Warden (version 3) cover

Warden (version 3)

Anthony Trollope (1815-1882)

1. Chapter I Hiram's Hospital
2. Chapter II. The Barchester Reformer
3. Chapter III. The Bishop of Barchester
4. Chapter IV Hiram's Bedesmen
5. Chapter V Dr Grantly visits the Hospital
6. Chapter VI The Warden's Tea Party
7. Chapter VII The Jupiter
8. Chapter VIII Plumstead Episcopi
9. Chapter IX The Conference
10. Chapter X Tribulation
11. Chapter XI Iphigenia
12. Chapter XII Mr Bold's Visit to Plumstead
13. Chapter XIII The Warden's Decision
14. Chapter XIV Mount Olympus
15. Chapter XV Tom Towers, Dr Anticant, and Mr Sentiment
16. Chapter XVI A Long Day in London
17. Chapter XVII Sir Abraham Haphazard
18. Chapter XVIII The Warden is Very Obstinate
19. Chapter XIX The Warden Resigns
20. Chapter XX Farewell
21. Chapter XXI Conclusion

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Genres

    Summary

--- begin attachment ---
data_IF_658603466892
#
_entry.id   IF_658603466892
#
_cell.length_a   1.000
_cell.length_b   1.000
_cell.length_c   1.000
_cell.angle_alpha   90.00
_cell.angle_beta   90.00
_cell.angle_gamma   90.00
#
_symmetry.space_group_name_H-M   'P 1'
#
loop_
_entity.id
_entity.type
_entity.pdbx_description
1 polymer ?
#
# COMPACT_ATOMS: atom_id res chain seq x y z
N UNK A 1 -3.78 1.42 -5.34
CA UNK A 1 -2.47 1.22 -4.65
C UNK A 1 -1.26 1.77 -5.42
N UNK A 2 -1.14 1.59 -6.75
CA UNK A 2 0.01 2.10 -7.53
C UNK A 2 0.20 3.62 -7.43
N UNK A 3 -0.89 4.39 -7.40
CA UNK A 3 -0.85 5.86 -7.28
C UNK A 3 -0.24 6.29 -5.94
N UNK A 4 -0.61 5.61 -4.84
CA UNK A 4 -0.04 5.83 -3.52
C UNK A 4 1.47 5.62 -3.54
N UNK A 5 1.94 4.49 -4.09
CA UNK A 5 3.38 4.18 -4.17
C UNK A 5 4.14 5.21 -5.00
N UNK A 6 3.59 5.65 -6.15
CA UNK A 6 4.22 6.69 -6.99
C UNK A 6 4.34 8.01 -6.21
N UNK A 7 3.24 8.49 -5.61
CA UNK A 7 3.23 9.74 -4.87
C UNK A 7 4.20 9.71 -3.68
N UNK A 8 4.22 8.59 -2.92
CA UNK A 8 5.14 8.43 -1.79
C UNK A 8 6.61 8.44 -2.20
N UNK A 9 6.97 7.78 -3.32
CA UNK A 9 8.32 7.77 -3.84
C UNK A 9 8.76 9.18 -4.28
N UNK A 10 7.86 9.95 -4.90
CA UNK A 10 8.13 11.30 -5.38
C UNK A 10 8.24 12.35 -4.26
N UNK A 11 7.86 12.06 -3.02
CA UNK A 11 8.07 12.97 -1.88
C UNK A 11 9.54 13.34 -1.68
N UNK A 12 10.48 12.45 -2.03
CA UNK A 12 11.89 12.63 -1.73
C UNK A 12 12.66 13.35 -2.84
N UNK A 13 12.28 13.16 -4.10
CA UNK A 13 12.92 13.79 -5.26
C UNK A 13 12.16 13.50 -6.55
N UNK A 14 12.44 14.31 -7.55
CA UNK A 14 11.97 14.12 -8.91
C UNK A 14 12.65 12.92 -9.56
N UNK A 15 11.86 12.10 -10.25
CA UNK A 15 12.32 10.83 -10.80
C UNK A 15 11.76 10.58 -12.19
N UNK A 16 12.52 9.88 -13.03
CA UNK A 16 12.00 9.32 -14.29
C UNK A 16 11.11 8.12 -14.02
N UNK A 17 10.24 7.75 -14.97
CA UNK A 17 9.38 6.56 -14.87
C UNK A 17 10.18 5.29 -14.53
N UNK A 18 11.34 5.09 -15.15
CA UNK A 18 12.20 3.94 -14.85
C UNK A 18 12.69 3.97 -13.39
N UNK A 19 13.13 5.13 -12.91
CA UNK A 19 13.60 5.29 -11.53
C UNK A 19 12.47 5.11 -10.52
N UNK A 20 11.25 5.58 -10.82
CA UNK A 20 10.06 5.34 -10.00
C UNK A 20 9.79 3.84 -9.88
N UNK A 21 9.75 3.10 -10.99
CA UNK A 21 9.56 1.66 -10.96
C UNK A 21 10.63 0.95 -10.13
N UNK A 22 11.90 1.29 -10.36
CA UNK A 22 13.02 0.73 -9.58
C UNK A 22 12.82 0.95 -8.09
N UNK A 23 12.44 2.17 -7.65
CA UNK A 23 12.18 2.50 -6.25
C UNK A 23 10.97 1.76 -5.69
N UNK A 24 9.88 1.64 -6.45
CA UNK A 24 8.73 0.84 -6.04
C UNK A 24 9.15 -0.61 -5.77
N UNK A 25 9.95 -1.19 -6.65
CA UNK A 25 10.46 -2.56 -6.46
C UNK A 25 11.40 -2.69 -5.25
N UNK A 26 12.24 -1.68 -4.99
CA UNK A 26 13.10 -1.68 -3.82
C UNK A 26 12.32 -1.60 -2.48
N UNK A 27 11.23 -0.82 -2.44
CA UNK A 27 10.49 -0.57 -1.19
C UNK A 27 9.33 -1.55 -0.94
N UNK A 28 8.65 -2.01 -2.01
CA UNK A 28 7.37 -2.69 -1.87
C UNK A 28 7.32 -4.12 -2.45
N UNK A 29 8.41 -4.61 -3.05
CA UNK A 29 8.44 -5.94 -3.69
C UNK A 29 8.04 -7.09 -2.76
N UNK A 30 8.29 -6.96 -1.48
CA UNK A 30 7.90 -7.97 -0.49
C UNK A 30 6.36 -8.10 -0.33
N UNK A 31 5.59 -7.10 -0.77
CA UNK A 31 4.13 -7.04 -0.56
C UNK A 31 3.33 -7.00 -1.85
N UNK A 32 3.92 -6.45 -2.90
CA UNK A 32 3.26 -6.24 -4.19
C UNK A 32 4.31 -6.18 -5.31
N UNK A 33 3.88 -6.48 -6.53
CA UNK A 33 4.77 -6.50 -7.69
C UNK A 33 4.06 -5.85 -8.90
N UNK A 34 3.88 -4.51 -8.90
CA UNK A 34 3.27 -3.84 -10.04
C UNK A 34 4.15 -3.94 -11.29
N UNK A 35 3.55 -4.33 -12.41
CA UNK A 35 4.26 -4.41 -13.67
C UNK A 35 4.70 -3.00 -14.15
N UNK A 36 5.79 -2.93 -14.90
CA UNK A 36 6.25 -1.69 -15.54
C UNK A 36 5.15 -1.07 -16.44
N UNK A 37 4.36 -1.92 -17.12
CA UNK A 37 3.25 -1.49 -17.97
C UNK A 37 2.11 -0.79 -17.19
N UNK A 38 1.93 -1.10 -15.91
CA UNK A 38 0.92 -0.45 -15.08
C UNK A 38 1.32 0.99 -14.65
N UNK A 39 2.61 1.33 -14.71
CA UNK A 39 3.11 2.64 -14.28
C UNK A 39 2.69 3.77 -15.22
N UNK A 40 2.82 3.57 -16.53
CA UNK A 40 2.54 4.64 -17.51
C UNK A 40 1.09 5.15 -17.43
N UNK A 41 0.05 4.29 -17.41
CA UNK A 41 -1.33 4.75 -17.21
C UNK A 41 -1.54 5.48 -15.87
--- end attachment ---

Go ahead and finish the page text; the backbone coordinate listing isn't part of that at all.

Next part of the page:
The Warden is the first novel in Anthony Trollope's series known as the "Chronicles of Barsetshire", making fun of the Church of England of his time, together with the religious controversies, and the press. It was his fourth novel. The Warden concerns Mr Septimus Harding, the meek, elderly warden of Hiram's Hospital and precentor of Barchester Cathedral, in the fictional county of Barsetshire.The story concerns the impact upon Harding and his circle when a zealous young reformer, John Bold, launches a campaign to expose the disparity in the apportionment of the charity's income between its object, the bedesmen, and its officer, Mr Harding. John Bold embarks on this campaign in a spirit of public duty despite his romantic involvement with Eleanor and previously cordial relations with Mr Harding. Bold starts a lawsuit and Mr Harding is advised by the indomitable Dr Grantly, his son-in-law, to stand his ground.Bold attempts to enlist the support of the press and engages the interest of The Jupiter (a newspaper representing The Times) whose editor, Tom Towers, pens editorials supporting reform of the charity, and presenting a portrait of Mr Harding as selfish and derelict in his conduct of his office. This image is taken up by commentators Dr Pessimist Anticant, and Mr Popular Sentiment, who have been seen as caricatures of Thomas Carlyle and Charles Dickens respectively.